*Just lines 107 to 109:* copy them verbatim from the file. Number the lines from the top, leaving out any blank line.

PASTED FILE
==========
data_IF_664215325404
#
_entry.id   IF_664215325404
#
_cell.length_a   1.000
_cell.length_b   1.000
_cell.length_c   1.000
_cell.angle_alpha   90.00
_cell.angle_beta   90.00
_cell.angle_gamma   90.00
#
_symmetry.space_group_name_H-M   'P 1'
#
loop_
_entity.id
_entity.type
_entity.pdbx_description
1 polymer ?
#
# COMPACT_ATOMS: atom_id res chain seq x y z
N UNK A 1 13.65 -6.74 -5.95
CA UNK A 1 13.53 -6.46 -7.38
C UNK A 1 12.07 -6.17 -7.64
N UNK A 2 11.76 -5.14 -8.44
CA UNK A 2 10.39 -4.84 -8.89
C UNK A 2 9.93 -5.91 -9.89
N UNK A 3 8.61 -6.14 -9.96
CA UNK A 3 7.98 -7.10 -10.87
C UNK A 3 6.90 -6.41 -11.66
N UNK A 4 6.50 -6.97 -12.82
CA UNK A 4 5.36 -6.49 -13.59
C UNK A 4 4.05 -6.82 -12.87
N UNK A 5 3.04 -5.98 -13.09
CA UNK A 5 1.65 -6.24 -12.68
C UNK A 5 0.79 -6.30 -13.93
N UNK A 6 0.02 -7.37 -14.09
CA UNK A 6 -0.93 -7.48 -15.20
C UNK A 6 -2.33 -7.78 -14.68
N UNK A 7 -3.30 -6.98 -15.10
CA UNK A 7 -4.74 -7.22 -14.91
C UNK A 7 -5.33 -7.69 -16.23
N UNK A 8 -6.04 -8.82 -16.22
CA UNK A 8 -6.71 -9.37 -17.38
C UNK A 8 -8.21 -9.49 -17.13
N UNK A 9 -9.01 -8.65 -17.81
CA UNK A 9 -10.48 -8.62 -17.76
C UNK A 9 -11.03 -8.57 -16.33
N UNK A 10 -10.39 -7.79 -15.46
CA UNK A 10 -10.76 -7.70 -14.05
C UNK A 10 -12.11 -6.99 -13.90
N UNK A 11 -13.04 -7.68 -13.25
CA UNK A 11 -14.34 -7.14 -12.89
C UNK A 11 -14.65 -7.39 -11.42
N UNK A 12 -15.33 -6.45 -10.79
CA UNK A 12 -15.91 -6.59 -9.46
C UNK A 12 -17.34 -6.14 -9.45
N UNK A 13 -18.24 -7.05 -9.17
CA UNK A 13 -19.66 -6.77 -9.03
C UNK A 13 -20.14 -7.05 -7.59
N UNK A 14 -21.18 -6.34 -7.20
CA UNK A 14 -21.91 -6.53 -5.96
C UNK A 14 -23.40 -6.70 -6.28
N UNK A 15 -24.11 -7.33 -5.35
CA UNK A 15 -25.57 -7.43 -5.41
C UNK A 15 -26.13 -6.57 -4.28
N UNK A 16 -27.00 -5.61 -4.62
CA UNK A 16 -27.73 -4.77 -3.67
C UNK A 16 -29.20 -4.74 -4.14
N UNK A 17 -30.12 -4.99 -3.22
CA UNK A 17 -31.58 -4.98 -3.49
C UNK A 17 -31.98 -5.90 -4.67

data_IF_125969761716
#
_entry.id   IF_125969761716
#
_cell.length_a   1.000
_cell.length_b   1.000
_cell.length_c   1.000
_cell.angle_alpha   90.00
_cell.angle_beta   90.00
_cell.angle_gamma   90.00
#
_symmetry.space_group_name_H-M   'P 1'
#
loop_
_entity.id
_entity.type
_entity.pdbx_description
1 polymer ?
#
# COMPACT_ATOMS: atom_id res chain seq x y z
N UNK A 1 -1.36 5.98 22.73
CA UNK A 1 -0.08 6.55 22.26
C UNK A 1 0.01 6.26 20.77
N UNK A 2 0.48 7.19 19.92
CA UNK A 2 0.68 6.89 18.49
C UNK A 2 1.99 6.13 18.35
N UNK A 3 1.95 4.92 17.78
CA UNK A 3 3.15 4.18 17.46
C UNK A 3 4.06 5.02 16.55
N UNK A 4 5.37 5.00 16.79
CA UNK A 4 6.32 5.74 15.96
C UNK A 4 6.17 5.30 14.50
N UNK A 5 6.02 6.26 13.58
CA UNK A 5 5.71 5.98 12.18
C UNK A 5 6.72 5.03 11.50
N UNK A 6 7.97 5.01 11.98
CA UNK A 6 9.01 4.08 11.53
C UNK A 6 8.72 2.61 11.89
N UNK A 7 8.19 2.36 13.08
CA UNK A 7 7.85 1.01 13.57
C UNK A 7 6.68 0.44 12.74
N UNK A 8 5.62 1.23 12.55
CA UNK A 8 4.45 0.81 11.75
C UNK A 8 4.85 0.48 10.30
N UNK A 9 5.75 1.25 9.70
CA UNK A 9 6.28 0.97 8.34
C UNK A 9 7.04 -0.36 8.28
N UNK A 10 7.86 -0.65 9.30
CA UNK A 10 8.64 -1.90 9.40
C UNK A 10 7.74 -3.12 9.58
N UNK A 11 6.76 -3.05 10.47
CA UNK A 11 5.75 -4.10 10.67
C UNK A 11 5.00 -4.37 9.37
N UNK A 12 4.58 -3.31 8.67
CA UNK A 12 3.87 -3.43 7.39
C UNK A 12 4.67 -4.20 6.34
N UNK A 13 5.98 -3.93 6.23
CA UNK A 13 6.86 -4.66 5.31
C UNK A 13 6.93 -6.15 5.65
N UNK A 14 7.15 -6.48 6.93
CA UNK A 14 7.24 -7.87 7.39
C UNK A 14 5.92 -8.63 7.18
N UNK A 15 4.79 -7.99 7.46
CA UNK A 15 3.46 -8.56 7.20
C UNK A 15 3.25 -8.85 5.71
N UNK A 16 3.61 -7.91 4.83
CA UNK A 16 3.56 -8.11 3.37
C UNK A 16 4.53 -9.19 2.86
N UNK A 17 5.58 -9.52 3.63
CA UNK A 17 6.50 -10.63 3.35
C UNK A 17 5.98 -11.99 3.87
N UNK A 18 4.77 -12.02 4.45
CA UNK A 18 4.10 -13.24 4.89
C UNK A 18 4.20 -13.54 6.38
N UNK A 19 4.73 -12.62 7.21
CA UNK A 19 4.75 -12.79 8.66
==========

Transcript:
N UNK A 6 7.97 5.01 11.98
CA UNK A 6 9.01 4.08 11.53
C UNK A 6 8.72 2.61 11.89